Here’s how I would restate their concerns if I went with my gut interpretation:

    “In a world where everyone is now able to rub shoulders and influence one another’s actions and thoughts, how do we ensure that we refrain from trampling each others diverse opinions and beliefs and at the same time affirming (or at least displaying an active tolerance of) the existence of those differences.”

    Now you know why they didn’t ask me to write the document!


  4. hi Brian. The EM document is not speaking of global governance, but a “global public square”, which means something. Cultural, community, government, social, communication, justice system……all these are involved in the “public square” I’d assume.

    But the point is, they are saying we have a “global public square” (whatever that includes) , but there is no “matching religious counterpart”. That is what that paragraph seems to me, to be saying. Seems they are suggesting a global religious agreement for how we are all to speak and behave, regarding religion.

    There are already groups working on that….there is the UN’s URI, and also the Alliance of Civilizations which address this issue on a global scale.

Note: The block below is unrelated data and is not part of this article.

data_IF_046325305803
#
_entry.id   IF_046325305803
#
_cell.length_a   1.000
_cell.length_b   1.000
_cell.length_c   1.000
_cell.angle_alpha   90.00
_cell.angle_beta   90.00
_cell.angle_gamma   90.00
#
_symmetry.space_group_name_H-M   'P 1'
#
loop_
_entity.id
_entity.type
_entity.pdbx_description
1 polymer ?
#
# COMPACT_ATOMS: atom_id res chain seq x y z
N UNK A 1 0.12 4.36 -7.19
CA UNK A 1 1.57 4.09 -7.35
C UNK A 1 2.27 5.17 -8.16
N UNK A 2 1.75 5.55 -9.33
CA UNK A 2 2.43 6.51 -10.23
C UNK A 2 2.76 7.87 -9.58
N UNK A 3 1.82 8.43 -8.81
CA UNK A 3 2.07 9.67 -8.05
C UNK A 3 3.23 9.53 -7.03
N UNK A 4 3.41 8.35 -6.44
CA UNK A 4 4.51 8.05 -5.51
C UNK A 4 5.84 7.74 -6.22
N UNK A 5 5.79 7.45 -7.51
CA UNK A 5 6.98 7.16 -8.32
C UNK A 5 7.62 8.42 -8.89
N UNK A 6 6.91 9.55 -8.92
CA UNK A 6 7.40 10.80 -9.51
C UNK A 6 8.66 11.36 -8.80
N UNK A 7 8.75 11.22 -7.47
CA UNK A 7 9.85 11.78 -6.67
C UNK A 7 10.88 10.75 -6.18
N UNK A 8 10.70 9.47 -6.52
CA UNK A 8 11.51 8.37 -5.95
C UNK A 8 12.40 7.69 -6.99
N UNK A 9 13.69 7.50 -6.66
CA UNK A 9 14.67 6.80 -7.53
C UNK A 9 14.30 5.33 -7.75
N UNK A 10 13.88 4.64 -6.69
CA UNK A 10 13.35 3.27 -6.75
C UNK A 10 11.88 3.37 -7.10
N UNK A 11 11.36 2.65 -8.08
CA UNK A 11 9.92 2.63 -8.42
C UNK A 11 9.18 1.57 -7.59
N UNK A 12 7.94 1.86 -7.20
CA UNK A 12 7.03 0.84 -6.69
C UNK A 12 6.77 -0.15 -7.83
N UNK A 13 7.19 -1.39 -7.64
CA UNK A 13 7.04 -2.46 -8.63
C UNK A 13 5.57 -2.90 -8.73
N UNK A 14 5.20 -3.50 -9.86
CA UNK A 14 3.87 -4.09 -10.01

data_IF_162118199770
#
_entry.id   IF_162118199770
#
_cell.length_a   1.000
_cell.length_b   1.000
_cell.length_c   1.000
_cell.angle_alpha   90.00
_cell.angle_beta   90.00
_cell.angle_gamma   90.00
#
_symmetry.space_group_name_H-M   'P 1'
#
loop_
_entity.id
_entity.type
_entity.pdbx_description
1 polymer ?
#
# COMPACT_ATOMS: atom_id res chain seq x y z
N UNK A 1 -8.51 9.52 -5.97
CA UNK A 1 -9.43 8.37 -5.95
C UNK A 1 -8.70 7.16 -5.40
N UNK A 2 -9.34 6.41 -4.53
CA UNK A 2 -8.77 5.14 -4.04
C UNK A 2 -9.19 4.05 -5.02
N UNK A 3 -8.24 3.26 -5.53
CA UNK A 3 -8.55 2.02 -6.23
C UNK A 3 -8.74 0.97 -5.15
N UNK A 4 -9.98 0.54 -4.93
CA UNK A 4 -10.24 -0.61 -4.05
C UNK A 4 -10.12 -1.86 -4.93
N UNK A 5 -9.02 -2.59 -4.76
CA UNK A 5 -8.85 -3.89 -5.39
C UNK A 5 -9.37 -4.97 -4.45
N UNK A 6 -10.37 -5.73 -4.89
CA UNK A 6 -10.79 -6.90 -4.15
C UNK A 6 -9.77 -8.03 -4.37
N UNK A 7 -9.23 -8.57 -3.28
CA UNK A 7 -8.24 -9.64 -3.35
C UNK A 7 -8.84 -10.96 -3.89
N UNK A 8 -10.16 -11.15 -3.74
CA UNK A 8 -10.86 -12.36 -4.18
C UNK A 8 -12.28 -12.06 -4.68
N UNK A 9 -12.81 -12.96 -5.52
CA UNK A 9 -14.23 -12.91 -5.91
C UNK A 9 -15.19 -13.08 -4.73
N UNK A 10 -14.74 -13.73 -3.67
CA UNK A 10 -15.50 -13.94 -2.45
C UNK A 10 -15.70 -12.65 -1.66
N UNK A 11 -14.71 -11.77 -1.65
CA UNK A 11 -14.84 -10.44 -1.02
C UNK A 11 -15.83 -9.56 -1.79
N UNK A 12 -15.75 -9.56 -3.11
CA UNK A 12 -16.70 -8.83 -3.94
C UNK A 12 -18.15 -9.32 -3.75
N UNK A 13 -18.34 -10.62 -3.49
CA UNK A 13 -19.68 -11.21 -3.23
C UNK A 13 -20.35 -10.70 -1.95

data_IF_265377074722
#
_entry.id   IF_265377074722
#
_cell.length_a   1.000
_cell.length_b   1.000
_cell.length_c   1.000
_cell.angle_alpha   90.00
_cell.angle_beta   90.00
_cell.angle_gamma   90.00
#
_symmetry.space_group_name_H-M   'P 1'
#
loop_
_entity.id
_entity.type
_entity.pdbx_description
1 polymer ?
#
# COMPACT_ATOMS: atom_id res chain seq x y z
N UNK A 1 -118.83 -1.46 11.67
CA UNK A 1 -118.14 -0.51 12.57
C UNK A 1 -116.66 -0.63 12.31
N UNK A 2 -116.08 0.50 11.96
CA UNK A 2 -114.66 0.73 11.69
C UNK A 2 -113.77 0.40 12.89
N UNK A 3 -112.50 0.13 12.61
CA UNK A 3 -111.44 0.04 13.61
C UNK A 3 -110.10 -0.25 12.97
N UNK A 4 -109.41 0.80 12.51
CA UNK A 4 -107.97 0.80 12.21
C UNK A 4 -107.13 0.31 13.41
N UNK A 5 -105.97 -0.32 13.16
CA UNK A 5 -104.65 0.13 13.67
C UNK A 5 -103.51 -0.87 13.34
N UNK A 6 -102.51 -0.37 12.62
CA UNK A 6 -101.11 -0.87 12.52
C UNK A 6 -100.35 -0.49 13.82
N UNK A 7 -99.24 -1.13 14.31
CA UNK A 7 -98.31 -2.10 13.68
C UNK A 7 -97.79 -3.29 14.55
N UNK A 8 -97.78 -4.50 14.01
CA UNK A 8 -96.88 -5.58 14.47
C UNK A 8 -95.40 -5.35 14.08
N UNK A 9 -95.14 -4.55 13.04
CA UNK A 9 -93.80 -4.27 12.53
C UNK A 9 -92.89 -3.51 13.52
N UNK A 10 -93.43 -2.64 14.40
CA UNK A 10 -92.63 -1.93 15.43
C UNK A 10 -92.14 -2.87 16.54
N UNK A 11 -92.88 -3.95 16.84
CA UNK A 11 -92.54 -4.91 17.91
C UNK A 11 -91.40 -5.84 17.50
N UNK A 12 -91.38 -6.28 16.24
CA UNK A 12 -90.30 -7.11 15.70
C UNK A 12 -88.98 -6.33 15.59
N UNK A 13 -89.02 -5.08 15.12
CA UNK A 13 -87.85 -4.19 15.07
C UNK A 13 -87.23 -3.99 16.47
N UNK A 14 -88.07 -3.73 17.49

And how about those other quotes? ……….interesting………

  5. This is how it reads to me. The first paragraph I posted calls upon “everyone” to join together for the goal of achieving “civility”. God does not call us Christians to do this.

    In the second paragraph they reject “religious extremism” which leads to “conflict”. Well, any Christian who actually believes in and obeys John 14:6, and Matt.28:18-20 could be called extreme, because believing and obeying these scriptures could lead to conflict, which the Lord Jesus told us would indeed occur, because of Him.

    The third paragraph we already discussed.